That power can make others do strange things. The classic example was the young girls who trailed after the Beatles. A more recent one had been the star-struck White House intern, Monica Lewinsky.
Those are cartoonish examples of how the celebrity aura can take hold.
Then there are more serious ones. On Abovethelaw, lawyer-journalist, Kathryn Rubino, raises the issue if Derrick Rose's fame unduly influenced the judge and jury in a $21.5 million rape trial.
Rose and two friends were accused of a gang sexual assault of a Jane Doe. Their defense was consensual sex. The jury bought it. Here you can read Rubio's commentary.
The three, including the New York Knicks star, might indeed have been innocent. But, members of the media have presented the odd behavior at the end of that legal proceeding. For example, U.S. District Court Judge for the Central District of California, Michael W. Fitzgerald, wished Rose luck when the Knicks faced the Lakers. Jurors gleefully posed with Rose for photos.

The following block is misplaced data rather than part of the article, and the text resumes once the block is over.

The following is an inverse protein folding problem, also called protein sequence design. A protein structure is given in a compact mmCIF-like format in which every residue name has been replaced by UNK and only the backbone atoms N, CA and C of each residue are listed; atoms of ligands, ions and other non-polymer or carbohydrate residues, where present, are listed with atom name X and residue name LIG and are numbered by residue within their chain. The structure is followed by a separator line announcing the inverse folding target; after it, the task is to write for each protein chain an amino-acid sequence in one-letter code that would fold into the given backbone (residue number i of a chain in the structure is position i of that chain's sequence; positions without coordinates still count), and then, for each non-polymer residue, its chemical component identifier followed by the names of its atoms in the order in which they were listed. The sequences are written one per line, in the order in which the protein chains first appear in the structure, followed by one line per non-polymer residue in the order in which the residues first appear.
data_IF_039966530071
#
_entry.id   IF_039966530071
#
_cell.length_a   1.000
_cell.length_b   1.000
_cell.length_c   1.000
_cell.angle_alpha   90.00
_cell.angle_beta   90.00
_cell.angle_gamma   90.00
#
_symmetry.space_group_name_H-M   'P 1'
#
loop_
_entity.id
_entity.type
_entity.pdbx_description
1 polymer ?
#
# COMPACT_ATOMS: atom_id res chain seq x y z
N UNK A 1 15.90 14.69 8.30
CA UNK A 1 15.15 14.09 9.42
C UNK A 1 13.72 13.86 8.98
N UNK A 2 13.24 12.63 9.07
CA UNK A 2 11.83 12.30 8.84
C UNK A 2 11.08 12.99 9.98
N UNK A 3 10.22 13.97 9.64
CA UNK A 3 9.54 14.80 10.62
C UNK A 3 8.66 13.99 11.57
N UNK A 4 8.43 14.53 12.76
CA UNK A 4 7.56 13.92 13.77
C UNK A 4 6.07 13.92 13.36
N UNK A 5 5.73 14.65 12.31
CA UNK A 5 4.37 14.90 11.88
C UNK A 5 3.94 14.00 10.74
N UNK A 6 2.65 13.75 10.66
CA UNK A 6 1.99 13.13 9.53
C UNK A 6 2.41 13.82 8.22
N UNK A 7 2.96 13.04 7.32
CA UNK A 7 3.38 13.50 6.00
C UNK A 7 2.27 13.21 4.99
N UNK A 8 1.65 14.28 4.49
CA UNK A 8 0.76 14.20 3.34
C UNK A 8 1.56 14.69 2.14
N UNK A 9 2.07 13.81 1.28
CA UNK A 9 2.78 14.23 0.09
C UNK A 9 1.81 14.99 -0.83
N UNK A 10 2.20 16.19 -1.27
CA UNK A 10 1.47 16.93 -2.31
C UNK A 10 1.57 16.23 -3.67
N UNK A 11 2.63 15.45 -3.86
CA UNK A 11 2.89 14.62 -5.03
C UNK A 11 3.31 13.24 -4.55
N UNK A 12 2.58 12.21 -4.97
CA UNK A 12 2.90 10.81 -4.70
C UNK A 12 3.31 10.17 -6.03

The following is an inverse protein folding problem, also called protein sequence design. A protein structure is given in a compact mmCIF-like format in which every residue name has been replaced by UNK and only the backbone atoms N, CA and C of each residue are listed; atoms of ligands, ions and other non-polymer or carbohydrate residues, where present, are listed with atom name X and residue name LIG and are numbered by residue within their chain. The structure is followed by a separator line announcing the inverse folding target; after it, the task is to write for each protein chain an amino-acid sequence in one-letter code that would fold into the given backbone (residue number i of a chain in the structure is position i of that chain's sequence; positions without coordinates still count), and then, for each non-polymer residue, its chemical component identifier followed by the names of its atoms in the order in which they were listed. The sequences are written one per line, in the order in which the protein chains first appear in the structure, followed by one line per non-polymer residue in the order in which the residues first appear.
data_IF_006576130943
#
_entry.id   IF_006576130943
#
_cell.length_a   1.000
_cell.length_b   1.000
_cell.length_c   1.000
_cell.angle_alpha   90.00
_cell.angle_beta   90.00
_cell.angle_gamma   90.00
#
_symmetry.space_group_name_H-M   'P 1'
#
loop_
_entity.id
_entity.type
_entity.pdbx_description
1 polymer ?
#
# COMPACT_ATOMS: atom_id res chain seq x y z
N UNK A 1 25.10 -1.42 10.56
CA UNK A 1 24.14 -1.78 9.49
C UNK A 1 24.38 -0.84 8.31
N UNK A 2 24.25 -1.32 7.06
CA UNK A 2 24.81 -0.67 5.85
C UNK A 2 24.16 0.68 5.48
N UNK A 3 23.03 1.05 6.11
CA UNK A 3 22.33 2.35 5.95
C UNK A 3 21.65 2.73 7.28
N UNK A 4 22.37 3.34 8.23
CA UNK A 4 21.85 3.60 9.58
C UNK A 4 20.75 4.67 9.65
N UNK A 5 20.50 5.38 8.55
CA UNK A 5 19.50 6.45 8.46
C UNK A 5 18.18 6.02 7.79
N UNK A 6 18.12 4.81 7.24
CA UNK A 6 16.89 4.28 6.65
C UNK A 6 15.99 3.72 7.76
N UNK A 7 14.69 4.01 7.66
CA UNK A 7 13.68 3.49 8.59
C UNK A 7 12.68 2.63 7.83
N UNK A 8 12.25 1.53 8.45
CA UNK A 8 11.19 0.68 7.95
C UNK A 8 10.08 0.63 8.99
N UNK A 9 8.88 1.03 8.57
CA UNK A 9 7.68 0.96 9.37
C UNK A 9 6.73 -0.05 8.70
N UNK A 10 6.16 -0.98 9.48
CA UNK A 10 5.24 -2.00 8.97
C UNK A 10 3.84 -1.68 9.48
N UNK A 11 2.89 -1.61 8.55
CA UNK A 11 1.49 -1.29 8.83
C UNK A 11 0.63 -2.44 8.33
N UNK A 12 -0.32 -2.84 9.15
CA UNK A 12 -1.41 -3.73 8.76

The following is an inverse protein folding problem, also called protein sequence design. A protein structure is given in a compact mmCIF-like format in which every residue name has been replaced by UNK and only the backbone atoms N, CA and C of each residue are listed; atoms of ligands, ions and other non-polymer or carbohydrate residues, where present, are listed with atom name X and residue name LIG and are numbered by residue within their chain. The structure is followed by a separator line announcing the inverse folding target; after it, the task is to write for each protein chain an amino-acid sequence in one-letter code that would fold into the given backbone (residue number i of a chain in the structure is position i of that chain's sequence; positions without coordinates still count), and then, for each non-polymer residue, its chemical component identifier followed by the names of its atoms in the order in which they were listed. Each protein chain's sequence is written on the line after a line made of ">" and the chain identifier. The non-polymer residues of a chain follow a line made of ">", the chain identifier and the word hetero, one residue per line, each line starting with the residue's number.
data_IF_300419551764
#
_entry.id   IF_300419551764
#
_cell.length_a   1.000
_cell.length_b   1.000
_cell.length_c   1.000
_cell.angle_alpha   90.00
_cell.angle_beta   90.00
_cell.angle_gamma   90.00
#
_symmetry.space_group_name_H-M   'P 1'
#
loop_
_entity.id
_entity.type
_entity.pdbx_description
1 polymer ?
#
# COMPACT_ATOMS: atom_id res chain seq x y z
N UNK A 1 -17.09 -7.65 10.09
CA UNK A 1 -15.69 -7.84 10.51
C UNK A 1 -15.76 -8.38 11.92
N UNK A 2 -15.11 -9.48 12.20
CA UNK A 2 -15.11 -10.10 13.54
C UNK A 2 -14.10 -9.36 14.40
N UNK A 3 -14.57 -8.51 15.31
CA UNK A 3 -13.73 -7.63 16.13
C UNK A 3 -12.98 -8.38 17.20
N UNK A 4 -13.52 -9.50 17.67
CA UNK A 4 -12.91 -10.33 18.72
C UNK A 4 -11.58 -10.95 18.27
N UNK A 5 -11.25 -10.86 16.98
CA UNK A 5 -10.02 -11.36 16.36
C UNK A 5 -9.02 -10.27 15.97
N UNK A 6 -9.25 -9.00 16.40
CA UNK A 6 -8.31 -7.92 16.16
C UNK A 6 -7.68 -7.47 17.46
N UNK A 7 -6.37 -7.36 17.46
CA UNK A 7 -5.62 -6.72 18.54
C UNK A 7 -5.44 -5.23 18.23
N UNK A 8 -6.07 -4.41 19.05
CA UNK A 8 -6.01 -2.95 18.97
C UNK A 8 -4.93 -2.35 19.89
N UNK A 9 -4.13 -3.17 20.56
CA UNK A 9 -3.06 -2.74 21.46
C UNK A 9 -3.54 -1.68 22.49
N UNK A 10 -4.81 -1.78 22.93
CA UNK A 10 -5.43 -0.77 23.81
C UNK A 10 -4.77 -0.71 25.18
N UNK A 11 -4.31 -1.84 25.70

Not that any hint of special treatment is always present in trials involving celebrities. In fact, being a brandname can work against the defendant. Had former MicKinsey head and philanthropist, Raja Gupta, not been famous, he might have gotten off in the insider trading trial. After all, the evidence seemed circumstantial.
Because Gupta had been so successful, his getting cozy with financial thugs for seemingly so little might have made him reprehensible in the eyes of the jury. After all, few of them reached the professional level he had. An unconscious motive in having a guilty verdict could have been to "teach him a lesson."
Because of Rubino's outing of the Rose post-trial activity, celebrity trials will be more closely watched for any seemingly inappropriate judge rulings and jury verdicts.